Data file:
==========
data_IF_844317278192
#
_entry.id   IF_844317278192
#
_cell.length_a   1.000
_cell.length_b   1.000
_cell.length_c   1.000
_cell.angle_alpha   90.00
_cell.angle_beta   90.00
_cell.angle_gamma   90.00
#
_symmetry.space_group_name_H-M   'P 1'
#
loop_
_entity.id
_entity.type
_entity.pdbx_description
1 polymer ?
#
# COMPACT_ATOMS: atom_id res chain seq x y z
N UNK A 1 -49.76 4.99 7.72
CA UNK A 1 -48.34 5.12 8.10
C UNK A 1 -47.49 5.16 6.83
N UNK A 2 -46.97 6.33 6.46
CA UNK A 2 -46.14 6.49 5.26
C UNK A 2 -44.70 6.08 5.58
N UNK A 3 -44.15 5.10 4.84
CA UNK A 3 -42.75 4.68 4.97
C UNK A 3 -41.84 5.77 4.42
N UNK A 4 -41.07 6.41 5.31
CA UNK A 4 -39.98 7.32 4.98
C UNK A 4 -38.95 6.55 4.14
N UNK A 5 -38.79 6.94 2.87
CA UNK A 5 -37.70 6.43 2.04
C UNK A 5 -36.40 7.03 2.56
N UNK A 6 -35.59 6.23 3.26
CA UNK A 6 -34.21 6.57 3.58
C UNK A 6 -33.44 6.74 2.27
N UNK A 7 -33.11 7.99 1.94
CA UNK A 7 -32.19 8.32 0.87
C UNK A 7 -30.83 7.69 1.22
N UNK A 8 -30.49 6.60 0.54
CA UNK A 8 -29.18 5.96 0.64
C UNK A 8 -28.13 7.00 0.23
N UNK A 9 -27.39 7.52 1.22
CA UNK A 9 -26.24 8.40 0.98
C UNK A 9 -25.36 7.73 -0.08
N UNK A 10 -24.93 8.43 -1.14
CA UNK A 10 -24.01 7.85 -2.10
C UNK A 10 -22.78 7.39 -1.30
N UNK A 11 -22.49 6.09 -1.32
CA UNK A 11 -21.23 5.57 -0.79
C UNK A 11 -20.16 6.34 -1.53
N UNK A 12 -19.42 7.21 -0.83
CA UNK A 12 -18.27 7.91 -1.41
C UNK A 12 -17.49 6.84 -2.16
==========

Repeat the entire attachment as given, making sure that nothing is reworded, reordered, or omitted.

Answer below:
data_IF_844317278192
#
_entry.id   IF_844317278192
#
_cell.length_a   1.000
_cell.length_b   1.000
_cell.length_c   1.000
_cell.angle_alpha   90.00
_cell.angle_beta   90.00
_cell.angle_gamma   90.00
#
_symmetry.space_group_name_H-M   'P 1'
#
loop_
_entity.id
_entity.type
_entity.pdbx_description
1 polymer ?
#
# COMPACT_ATOMS: atom_id res chain seq x y z
N UNK A 1 -49.76 4.99 7.72
CA UNK A 1 -48.34 5.12 8.10
C UNK A 1 -47.49 5.16 6.83
N UNK A 2 -46.97 6.33 6.46
CA UNK A 2 -46.14 6.49 5.26
C UNK A 2 -44.70 6.08 5.58
N UNK A 3 -44.15 5.10 4.84
CA UNK A 3 -42.75 4.68 4.97
C UNK A 3 -41.84 5.77 4.42
N UNK A 4 -41.07 6.41 5.31
CA UNK A 4 -39.98 7.32 4.98
C UNK A 4 -38.95 6.55 4.14
N UNK A 5 -38.79 6.94 2.87
CA UNK A 5 -37.70 6.43 2.04
C UNK A 5 -36.40 7.03 2.56
N UNK A 6 -35.59 6.23 3.26
CA UNK A 6 -34.21 6.57 3.58
C UNK A 6 -33.44 6.74 2.27
N UNK A 7 -33.11 7.99 1.94
CA UNK A 7 -32.19 8.32 0.87
C UNK A 7 -30.83 7.69 1.22
N UNK A 8 -30.49 6.60 0.54
CA UNK A 8 -29.18 5.96 0.64
C UNK A 8 -28.13 7.00 0.23
N UNK A 9 -27.39 7.52 1.22
CA UNK A 9 -26.24 8.40 0.98
C UNK A 9 -25.36 7.73 -0.08
N UNK A 10 -24.93 8.43 -1.14
CA UNK A 10 -24.01 7.85 -2.10
C UNK A 10 -22.78 7.39 -1.30
N UNK A 11 -22.49 6.09 -1.32
CA UNK A 11 -21.23 5.57 -0.79
C UNK A 11 -20.16 6.34 -1.53
N UNK A 12 -19.42 7.21 -0.83
CA UNK A 12 -18.27 7.91 -1.41
C UNK A 12 -17.49 6.84 -2.16